Rani Avanti Bai Lodhi raised an army of over 4,000 troops and attacked British troops at various locations.
The first major battle occurred near the village, Khera in Mandla region in 1857. Rani Avanti Bai and her forces inflicted significant losses on British and vassal troops, forcing them to flee.
Rani Avanti Bai is the first Indian queen to have fought a full-blown guerrilla war for over a year.
Confronted by increasing number of British troops and left with no choice than surrender, she killed herself in forests outside Ramgarh.
Her contributions towards India’s freedom struggle are just being recognized: it took till 2011 to include Rani Avanti Bai’s name and exploits in Indian history books, following protests by Bahujan Samaj Party and others.
4) Rani Chennamma of Kittur
Few outside Karnataka have heard of Rani Chennamma (also written as Rani Channamma), the queen of Kittur near the modern city, Belgaum. Chennamma was born in a Lingayat family in Kakati village near Belgaum on October 23, 1778.
She was married to Raja Mallasaraja of Kittur, at an age of 15 years and was trained in horse riding, swordfights, and other warfare techniques.
Widowed in 1824, Rani Chennamma faced the unpleasant prospect of her kingdom Kittur being annexed forcibly by British East India Company with the help of vassal states nearby.
In 1848, British forces attempted to capture Kittur and loot the kingdom’s treasury. They sent a heavily armed force of over 21,000 men and nearly 500 guns to lay siege to the tiny kingdom.
Rani Chennamma led her troops against British forces and killed John Thackeray, a British agent, and collector.
Two other senior British officers were taken prisoner but released on the explicit understanding that hostilities would cease.
However, the British resorted to treachery and launched fresh attacks on Kittur. The queen’s forces once again inflicted heavy losses and death of more senior British officials.
Rani Chennamma was captured through deceit in 1826 and imprisoned by the British. Brave women died in Bailhongal jail in 1829.
In 2007, Indian president Pratibha Patil unveiled a statue of Rani Chennamma at the Parliament House complex in New Delhi- the first ever outside Karnataka.
5) Begum Hazrat Mahal
Begum Hazrat Mahal was one of the royal concubines of Nawab of Awadh, Wajid Ali Khan.
Begum Hazrat Mahal was a commoner and had no formal military training.
She led a successful military conquest to dislodge British rulers from Lucknow. During the first war of independence on the Indian subcontinent, women leader successfully formed an alliance with neighbouring and distant kingdoms to fight the British.
She made allies as far as Pune, which was ruled by Peshwas. She found an ally in Nana Saheb Peshwa who later vanished fighting with British troops near Kanpur.
Begum Hazrat Mahal, assisted by army commanders, led several successful assaults on British forces.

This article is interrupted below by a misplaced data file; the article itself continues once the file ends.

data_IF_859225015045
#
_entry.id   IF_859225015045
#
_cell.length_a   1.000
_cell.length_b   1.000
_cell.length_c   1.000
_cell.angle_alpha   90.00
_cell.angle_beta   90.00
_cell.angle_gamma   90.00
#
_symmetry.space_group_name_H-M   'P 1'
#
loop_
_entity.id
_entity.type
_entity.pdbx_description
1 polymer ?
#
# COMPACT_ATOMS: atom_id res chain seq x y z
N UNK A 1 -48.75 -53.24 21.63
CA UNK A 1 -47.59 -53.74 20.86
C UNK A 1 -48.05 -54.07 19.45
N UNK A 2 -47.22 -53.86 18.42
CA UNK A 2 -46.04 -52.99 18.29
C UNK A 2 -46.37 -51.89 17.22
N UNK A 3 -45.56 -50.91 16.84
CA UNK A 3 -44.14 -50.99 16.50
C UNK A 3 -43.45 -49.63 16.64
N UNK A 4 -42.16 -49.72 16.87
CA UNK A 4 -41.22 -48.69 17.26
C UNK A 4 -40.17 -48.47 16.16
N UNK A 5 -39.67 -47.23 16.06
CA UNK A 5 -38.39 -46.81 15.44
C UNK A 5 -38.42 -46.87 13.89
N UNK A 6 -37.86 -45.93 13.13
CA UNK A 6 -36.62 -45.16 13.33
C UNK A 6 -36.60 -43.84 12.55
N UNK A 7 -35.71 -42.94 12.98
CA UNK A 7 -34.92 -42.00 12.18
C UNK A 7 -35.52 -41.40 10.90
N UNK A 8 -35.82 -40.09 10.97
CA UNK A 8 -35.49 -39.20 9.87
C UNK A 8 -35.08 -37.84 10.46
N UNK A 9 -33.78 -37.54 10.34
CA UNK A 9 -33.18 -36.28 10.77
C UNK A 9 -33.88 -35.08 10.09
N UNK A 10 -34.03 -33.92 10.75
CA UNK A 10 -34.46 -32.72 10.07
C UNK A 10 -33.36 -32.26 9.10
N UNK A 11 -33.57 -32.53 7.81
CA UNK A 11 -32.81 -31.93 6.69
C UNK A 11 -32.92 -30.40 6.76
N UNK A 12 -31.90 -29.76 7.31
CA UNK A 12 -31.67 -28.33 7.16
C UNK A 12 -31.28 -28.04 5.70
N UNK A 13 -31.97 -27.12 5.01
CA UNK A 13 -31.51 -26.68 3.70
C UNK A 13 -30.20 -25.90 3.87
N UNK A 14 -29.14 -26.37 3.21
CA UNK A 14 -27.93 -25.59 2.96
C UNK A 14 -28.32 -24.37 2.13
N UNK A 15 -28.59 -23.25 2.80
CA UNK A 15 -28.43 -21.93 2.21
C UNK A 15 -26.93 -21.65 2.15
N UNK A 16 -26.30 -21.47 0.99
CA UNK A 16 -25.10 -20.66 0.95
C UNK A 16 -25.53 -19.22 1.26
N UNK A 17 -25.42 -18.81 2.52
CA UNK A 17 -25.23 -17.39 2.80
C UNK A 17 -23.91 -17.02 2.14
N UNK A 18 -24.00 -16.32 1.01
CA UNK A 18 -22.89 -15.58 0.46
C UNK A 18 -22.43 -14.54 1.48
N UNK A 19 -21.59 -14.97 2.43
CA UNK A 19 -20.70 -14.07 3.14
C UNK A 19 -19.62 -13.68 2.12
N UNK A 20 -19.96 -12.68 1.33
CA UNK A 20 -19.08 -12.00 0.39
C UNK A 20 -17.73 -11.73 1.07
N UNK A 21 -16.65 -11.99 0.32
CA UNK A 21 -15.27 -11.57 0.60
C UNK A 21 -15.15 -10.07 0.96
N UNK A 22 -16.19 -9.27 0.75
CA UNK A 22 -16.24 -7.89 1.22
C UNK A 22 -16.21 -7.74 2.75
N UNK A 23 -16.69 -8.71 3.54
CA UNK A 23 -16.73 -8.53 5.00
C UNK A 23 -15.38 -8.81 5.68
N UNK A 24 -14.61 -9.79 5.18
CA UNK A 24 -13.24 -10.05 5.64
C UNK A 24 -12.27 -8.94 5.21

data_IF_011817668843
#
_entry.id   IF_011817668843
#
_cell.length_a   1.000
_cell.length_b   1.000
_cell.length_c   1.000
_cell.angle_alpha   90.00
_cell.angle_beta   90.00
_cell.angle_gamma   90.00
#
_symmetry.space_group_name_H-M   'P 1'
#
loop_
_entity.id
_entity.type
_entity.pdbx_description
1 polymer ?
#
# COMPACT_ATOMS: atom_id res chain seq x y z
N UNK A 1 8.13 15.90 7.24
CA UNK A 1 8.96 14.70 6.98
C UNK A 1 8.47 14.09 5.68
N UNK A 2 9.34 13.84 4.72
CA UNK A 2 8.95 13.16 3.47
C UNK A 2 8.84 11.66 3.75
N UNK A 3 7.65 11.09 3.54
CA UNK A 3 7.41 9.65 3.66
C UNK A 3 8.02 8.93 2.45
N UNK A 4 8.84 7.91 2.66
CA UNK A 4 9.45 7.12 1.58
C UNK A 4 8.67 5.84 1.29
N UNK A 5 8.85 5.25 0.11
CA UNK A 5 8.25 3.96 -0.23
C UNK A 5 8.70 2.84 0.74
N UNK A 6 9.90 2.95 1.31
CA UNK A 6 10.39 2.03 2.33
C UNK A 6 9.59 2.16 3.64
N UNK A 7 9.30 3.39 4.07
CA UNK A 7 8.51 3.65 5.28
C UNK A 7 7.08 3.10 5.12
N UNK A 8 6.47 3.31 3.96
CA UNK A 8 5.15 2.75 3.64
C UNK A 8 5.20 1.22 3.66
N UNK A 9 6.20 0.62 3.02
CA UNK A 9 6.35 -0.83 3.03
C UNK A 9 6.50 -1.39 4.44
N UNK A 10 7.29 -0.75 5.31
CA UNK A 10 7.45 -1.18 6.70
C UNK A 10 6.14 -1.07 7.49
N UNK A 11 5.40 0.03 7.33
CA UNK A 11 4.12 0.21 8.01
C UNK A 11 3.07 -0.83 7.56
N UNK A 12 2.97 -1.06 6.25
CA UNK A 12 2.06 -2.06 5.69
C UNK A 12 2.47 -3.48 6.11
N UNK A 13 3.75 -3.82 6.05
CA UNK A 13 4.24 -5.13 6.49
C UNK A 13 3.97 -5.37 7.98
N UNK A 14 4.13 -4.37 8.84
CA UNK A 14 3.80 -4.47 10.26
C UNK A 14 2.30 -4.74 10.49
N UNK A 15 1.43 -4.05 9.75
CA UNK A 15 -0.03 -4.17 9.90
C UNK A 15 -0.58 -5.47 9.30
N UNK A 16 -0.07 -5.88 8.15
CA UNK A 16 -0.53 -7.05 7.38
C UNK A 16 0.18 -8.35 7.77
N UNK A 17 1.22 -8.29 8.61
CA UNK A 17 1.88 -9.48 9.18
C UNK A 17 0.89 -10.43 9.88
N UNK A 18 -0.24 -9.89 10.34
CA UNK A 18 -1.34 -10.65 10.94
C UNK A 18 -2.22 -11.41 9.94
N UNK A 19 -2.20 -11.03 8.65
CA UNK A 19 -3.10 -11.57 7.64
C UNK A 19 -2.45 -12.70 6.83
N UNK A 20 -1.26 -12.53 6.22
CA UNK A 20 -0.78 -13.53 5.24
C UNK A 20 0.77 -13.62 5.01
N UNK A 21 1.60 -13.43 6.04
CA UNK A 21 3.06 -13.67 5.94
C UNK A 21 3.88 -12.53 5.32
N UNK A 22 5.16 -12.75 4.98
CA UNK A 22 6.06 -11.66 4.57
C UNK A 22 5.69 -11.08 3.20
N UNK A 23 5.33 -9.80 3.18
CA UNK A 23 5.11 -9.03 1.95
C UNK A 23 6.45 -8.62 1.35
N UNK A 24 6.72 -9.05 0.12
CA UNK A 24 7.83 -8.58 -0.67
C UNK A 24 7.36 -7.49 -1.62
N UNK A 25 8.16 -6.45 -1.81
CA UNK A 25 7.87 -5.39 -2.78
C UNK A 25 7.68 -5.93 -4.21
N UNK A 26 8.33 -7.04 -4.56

She successfully forged an alliance between Hindu and Muslim rulers and their forces on grounds that British were a common evil for the Indian subcontinent.
However, increasing military strength of the British forced Begum Hazrat Mahal into exile. She found asylum in Nepal and died in Kathmandu on April 7, 1879.
Her tomb is located in the Nepalese capital till date. The Indian government commemorated her contribution as a freedom fighter by releasing a postage stamp in 1984.
6) Phulo Murmu & Jhano Murmu
Phulo Murmu and Jhano Murmu are not sisters. They belong to a migratory tribe- Santhal- predominantly found in Jharkhand and bordering areas of West Bengal, having arrived in the region around 1750 to settle in Rajmahal hills and its forests.
The two tribal women are little known for their contribution to India’s freedom struggle.
Since tribal folk of ancient India did not maintain elaborate records due to lack of education, the exact birth dates and family history of Phulo Murmi and Jhano Murmu remain obscure.
The two women, however, find mention in the tribal history of India as prominent female freedom fighters that participated in the great Santhal uprising of 1855 to 1856, a year before the great war of Indian independence.
According to historians, British colonials tried to find free and cheap bonded labour by encouraging landlords to annex land owned by members of the Santhal tribe.
Supported by the British, these landlords began evicting Santhal families from their land and forced them to work as bonded labourers in lieu of loans taken by the tribal people.
Angered at this move, Santhals led an armed uprising and laid siege with bow and arrows, axes, swords, spears and other deadly weapons on British military camps.
Santhal leaders lost to superior weapons such as guns possessed by British troops.
In the fierce fight, Phulo Murmu and Jhano Murmu were martyred. There exists no memorial in their name till date, despite foreign and Indian historians documenting the contributions of the two tribal women freedom fighters or India.
7. Rani Gaidinliu
Rani Gaidinliu was not a queen as her title suggests. She was born in 1915 in Nungkao district of India’s northeastern state, Manipur, in the Naga community.
At the age of 13 years, she joined the Heraka spiritual movement formed by her cousin, Haipou Jadonang.
However, Heraka soon became a political movement aimed at ousting British rule from Manipur and other neighbouring states in India’ north-east region.
Haipou Jadonang successfully rallied Naga and other tribal communities under the Heraka movement.
They acquired weapons from neighbouring China and Myanmar and launched armed attacks on British encampments in the area.